Just two minutes of ‘doomscrolling’ on social networks can lower the mood of users, says study

A study from the University of Essex in the UK found that just two minutes of ‘doomscrolling’ on social media can cause people to lower their mood.

Doomscrolling is the practice of reading negative news for a long time, something that may be common in current times due to the COVID-19 coronavirus pandemic. In other words, watching videos on YouTube about the global health crisis or looking up infection statistics on Twitter can cause users to go from a positive mood to feeling sad.

The research of the Essex psychologists coincides with several scientific studies carried out during the pandemic, which determined that the levels of anxiety and depression increased during confinement, mainly due to the repetitive information about the coronavirus and its variants, explains in its report the Daily Mail.

The university team of researchers set out to find out how quickly the negative impact was felt after exposure to news content about the pandemic, determining that it only takes two minutes of ‘doomscrolling’ for tempers to collapse.

How did you measure the speed of the ‘doomscrolling’ effect?

In two different studies, psychologists randomly assigned people to spend a few minutes consuming information related to COVID-19, whether it was reading a Twitter feed in real time or watching a YouTube video of someone commenting on bad news about it. deadly virus.

In both studies, participants reported lower well-being compared to a control group, which had not been exposed to any news about the pandemic, and confirmed that just two minutes of bad news about the pandemic was enough to have a powerful effect. in people’s emotions.

In contrast, positive stories about random acts of kindness regarding COVID-19, people recovering from the disease, among other issues, did not have the same negative effect, suggesting that it is not simply the time spent in social networks which is problematic, but the consumption of bad news is what generates concern.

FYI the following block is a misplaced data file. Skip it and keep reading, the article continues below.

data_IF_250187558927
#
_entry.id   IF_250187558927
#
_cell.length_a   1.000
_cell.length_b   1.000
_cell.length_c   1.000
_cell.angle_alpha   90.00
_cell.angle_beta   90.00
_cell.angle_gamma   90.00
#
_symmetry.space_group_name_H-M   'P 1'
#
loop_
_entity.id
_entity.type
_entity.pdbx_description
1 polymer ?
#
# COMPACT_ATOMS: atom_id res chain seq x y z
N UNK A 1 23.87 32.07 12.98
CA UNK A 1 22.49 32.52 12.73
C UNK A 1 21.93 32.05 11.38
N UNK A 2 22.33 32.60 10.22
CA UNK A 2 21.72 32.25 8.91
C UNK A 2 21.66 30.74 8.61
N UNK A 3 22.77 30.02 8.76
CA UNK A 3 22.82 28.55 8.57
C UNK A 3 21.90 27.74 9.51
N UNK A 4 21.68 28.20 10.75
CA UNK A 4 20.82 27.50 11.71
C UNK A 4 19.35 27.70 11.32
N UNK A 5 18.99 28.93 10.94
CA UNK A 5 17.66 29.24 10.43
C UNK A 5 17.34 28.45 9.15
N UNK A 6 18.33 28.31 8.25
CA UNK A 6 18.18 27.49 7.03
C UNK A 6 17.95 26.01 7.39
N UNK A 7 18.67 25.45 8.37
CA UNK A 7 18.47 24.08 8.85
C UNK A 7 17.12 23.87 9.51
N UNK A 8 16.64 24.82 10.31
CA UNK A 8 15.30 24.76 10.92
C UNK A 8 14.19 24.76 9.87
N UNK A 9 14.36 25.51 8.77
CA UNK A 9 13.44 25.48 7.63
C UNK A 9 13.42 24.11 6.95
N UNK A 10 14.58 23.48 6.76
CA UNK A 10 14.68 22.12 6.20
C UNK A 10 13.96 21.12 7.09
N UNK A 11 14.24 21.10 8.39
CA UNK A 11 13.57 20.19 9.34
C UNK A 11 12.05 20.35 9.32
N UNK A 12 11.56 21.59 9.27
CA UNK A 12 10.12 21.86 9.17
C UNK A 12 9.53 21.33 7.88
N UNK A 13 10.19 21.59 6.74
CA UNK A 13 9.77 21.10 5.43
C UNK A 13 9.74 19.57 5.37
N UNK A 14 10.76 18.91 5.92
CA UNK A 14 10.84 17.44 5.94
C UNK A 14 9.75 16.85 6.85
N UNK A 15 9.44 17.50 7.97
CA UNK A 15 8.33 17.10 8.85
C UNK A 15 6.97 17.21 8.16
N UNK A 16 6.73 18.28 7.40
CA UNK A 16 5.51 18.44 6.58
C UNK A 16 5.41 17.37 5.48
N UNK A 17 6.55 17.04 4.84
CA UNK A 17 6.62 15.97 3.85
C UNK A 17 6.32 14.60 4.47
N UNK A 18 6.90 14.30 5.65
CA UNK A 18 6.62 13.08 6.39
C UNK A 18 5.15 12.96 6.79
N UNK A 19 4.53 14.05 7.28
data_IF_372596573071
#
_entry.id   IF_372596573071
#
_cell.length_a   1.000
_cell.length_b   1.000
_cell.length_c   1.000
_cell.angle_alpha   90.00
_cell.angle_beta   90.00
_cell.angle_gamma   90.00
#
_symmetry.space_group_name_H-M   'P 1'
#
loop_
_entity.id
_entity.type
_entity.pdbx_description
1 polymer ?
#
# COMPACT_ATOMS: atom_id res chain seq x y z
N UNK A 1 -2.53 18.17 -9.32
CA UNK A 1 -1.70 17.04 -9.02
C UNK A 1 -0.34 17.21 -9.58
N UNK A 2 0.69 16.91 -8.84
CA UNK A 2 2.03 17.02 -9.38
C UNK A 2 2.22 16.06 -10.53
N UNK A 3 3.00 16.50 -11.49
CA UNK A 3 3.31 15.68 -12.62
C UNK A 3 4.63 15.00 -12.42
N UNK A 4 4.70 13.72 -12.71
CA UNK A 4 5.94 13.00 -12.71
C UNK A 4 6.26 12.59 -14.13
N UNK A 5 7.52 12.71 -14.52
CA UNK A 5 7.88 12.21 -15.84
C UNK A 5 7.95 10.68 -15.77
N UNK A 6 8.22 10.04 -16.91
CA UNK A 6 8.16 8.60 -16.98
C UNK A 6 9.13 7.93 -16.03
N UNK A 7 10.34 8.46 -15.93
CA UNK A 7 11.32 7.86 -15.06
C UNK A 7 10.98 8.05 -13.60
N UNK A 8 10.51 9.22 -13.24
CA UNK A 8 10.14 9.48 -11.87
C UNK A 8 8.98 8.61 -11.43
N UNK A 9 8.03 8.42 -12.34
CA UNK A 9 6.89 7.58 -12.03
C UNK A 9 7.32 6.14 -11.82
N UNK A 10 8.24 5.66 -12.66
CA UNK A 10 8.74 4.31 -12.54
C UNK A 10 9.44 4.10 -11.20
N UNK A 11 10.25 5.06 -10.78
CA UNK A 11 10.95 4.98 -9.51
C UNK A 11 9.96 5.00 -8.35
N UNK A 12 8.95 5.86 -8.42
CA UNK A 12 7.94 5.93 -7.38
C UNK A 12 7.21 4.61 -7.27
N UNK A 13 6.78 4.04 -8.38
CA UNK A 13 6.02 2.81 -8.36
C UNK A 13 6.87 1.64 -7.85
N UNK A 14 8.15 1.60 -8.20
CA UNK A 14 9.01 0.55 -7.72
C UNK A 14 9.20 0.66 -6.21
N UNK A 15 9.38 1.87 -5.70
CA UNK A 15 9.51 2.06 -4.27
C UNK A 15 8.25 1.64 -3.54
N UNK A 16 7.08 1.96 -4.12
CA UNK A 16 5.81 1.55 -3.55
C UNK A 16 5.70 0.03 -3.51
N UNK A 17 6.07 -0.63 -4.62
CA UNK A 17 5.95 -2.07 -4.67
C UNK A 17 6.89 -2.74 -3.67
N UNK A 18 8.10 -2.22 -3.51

Dr. Kathryn Buchanan, lead author of the study and who led the team of specialists, spoke about the research, which aimed to test how quickly the negative impact of the news was felt on users of social networks.

If just a few minutes of exposure to bad news related to COVID-19 can result in immediate reductions in well-being, then prolonged and repeated exposure can add significant mental health consequences over time.”, Explains the doctor.

Buchanan added: “Our findings suggest the importance of being aware of your own news consumption, especially on social media. In some countries, the consumption of news through networks is increasing, although people recognize that the news on these platforms has lower quality, precision, reliability and impartiality”.

People search for social media for many reasons besides news consumption, and they may not realize that minimal exposure to bad news on these platforms can have such negative consequences. One strategy people could employ would be to try to undo the negative by balancing it with positive information.”Concluded the author.

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